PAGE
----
• Authenticity, only stackexchange by the creators of stackoverflow can give this.
  • Accessibility, a saas is available everywhere (though an API and mobile version would be nice), an internally deployed version might not be.
  • Embodiment and Patronage might not apply to stackexchange as pure saas play
  • Findability, stackexchange is a brand and it can promote itself more than the open sourced version and therefore get more clients. Also stackexchange will profit from the relation to stackoverflow (this also enforces the authenticity)

Regardless if stackexchange will have an open sourced version or not, it does seem to have all the ingredients for success.

Personally I believe that an open sourced version would help stackexchange to be more successful as it reinforces a lot of the points mentioned above and it could open the last two point Embodiment (local stack exchange user groups) and Patronage (users giving back by evangelizing and contributing code / plugins / bug fixes etc)

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Not only will open-sourcing stack overflow hit your business model, but also mere talk of it will hurt the business model.

So I think you just decide pretty soon and announce you will never open-source stack overflow.

Having said that, Jeff, you have my email and I would be glad if in exchange for this suggestion you sent me the latest tarball with installation instructions so that I can tinker with Stack Overflow.

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Turn the question on its head: How does freeing (not to be confused with open-source which misses the point) change the game for stackoverflow.com LLC?

There is only one reason to free your software: enable your users, provide them with the freedom that comes with your software, the freedom to implement all of those UserVoice features and bug fixes they've been whining about.

Fact is, with the correct license (e.g. Affero GPL as suggested above), your competition will only come from companies and individuals that share your views (and goals) of free software. Any competitor will have to do the same thing as you: create value for the end-user. I dare say, nobody does this better than you and therefore you have nothing to fear from freeing stackoverflow.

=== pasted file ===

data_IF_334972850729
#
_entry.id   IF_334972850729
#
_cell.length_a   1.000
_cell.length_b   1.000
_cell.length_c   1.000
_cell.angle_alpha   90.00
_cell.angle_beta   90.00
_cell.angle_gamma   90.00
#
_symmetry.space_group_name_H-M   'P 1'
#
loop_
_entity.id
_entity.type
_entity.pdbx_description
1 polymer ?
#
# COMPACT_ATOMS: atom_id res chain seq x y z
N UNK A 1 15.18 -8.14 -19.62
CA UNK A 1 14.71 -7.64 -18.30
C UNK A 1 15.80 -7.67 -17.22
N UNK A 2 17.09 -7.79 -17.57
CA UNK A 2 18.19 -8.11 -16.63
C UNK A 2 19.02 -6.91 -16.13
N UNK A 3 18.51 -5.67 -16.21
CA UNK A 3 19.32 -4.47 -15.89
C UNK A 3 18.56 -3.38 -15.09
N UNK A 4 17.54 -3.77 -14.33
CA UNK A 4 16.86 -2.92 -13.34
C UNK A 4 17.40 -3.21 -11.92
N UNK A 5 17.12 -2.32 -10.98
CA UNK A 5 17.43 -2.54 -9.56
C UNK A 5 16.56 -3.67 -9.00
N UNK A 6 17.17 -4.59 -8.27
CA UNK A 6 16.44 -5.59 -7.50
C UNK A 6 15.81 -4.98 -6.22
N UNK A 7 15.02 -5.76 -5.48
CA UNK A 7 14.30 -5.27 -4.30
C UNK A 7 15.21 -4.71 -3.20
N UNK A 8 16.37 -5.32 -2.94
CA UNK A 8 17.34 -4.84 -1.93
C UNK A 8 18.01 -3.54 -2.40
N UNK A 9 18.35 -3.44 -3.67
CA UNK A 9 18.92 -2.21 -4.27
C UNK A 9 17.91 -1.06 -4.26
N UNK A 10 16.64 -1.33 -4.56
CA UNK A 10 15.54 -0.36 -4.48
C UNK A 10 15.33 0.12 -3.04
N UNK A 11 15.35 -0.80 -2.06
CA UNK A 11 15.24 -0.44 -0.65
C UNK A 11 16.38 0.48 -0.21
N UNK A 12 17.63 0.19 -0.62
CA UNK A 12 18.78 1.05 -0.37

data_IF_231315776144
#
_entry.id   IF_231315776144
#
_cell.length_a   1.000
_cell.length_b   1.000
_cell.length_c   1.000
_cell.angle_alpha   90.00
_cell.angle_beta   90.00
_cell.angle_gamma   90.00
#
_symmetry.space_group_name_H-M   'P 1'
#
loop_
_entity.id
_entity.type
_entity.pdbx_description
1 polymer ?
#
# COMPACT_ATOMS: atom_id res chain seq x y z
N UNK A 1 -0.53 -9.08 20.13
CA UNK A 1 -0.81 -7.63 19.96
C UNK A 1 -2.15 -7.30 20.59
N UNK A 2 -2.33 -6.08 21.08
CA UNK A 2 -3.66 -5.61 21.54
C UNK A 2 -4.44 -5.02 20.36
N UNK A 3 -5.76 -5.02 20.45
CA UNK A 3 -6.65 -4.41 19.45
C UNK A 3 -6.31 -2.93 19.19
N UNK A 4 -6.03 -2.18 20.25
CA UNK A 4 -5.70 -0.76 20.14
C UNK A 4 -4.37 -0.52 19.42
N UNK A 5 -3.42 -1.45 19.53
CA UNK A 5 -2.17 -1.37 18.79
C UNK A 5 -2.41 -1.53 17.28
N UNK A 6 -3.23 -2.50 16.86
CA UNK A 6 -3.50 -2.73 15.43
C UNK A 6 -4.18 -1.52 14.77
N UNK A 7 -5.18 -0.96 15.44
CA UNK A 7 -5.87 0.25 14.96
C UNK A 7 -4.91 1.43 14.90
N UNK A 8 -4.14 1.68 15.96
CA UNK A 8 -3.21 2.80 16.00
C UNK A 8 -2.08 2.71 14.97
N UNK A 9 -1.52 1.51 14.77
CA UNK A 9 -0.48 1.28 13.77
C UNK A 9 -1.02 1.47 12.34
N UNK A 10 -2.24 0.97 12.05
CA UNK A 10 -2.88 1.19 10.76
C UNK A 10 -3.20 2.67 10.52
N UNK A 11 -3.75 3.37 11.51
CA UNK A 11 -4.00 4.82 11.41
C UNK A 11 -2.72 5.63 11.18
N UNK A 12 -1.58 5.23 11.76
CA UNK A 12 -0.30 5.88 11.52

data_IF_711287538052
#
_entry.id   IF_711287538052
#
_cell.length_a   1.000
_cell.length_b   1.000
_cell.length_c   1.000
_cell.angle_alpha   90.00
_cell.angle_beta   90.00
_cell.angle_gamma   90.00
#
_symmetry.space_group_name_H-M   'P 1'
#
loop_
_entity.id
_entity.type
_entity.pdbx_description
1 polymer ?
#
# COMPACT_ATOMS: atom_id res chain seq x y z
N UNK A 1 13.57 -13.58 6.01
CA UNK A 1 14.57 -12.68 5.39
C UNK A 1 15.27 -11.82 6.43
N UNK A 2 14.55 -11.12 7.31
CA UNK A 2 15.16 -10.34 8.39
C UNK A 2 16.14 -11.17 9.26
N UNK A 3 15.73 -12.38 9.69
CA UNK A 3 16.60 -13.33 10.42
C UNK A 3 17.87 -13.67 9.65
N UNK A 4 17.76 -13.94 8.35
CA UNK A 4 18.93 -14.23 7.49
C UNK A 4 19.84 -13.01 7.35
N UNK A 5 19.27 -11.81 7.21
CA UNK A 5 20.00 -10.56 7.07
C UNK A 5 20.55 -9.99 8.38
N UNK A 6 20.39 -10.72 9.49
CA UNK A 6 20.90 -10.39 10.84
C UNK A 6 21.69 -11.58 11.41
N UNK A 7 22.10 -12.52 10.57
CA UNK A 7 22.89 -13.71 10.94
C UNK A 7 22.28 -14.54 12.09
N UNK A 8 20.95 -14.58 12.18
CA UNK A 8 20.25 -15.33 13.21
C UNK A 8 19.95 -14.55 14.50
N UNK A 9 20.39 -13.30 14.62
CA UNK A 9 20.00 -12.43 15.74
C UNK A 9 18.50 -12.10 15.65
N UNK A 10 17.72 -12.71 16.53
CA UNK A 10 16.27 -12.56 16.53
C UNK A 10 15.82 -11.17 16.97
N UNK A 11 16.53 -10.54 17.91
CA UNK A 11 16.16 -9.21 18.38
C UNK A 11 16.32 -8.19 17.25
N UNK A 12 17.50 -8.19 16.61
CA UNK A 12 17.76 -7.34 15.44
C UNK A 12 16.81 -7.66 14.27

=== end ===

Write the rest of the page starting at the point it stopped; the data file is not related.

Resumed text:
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Come on man, it's Stallman. Do you really think he would tolerate that? Try gnu.org/philosophy/open-source-misses-the-point.html. – Anonymous Jul 9 '09 at 23:12

I wouldn't worry about it until you start having actual competitors, excluding of course Chinese knock-offs.

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Jeff, consider this:

When it comes to the actual content of the site, Joel seems to embrace the bazaar model. He wants the silly questions and the big, involved questions too. From some things you have said on the podcast, I get the impression that you would like to keep the content as refined as possible and at times you actually seem annoyed by questions you deem to be beneath the site.

What do you think it's going to be like when people who you don't agree with are changing the code base as well as the content in a way you do not like?

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Who says everybody gets to change the code base? They'd be free to fork off their own version, but they'd have to build their own community. – David Thornley Jul 7 '09 at 21:45